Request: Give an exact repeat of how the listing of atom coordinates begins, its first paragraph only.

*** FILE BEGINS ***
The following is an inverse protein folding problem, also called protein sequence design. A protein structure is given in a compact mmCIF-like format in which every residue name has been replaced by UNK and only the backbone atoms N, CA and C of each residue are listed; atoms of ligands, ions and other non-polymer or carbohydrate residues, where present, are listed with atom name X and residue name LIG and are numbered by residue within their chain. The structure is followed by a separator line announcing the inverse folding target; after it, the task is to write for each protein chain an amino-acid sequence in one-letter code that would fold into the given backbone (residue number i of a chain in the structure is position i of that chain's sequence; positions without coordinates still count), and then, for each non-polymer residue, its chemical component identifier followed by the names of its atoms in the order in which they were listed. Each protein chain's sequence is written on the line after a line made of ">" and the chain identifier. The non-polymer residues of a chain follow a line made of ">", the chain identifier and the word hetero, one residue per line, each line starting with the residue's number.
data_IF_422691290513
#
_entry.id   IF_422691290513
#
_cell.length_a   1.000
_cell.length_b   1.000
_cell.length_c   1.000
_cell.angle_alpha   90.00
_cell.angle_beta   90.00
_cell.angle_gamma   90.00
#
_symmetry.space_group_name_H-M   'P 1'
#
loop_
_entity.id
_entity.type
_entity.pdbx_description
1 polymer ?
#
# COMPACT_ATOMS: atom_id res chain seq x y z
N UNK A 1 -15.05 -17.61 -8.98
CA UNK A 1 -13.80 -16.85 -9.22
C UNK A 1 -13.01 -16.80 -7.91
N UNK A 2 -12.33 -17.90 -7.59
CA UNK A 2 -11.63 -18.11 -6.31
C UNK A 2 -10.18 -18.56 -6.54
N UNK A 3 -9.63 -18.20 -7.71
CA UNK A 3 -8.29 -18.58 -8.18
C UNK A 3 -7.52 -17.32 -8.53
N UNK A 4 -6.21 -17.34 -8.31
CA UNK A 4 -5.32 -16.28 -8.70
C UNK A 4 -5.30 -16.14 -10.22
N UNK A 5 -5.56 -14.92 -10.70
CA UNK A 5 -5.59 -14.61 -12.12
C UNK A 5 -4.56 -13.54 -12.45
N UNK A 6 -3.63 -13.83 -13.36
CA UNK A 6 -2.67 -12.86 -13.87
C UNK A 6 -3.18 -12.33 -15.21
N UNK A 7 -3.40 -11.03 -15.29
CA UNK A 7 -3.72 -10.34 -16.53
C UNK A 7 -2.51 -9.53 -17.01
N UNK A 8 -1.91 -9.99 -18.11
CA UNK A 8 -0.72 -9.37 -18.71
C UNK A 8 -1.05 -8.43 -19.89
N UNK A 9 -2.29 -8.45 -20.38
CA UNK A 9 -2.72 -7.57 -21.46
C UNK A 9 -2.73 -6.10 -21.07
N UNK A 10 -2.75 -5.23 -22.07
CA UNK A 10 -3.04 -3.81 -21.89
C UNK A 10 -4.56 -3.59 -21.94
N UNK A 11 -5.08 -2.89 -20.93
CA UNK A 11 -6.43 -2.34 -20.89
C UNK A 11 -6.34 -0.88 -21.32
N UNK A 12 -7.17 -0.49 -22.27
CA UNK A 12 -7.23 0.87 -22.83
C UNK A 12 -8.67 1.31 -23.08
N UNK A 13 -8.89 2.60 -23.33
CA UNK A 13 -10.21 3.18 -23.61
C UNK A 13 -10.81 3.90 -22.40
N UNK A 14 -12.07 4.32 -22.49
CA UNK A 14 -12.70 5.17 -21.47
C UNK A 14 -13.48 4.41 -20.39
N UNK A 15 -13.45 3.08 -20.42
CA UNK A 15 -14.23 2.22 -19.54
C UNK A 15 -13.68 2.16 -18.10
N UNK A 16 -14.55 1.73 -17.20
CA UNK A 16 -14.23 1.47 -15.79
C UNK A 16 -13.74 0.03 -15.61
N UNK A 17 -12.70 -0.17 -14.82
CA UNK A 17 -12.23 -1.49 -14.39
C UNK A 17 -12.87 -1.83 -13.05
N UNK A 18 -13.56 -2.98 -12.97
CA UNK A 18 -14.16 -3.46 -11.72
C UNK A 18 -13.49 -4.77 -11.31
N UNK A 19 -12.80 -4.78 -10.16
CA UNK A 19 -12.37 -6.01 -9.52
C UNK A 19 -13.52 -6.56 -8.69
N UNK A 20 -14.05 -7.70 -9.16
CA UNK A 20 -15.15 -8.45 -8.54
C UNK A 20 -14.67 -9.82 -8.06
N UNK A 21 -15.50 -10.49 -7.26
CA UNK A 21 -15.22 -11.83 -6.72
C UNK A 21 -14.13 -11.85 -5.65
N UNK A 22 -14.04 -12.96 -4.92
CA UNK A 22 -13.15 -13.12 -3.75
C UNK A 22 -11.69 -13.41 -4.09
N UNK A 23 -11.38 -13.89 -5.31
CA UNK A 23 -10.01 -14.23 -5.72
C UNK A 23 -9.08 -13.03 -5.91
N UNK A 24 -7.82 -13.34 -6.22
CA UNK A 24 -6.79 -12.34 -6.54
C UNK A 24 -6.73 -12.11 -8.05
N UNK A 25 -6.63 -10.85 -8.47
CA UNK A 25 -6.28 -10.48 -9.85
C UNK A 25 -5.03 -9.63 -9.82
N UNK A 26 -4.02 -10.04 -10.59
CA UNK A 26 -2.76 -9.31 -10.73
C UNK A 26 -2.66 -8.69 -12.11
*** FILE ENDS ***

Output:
The following is an inverse protein folding problem, also called protein sequence design. A protein structure is given in a compact mmCIF-like format in which every residue name has been replaced by UNK and only the backbone atoms N, CA and C of each residue are listed; atoms of ligands, ions and other non-polymer or carbohydrate residues, where present, are listed with atom name X and residue name LIG and are numbered by residue within their chain. The structure is followed by a separator line announcing the inverse folding target; after it, the task is to write for each protein chain an amino-acid sequence in one-letter code that would fold into the given backbone (residue number i of a chain in the structure is position i of that chain's sequence; positions without coordinates still count), and then, for each non-polymer residue, its chemical component identifier followed by the names of its atoms in the order in which they were listed. Each protein chain's sequence is written on the line after a line made of ">" and the chain identifier. The non-polymer residues of a chain follow a line made of ">", the chain identifier and the word hetero, one residue per line, each line starting with the residue's number.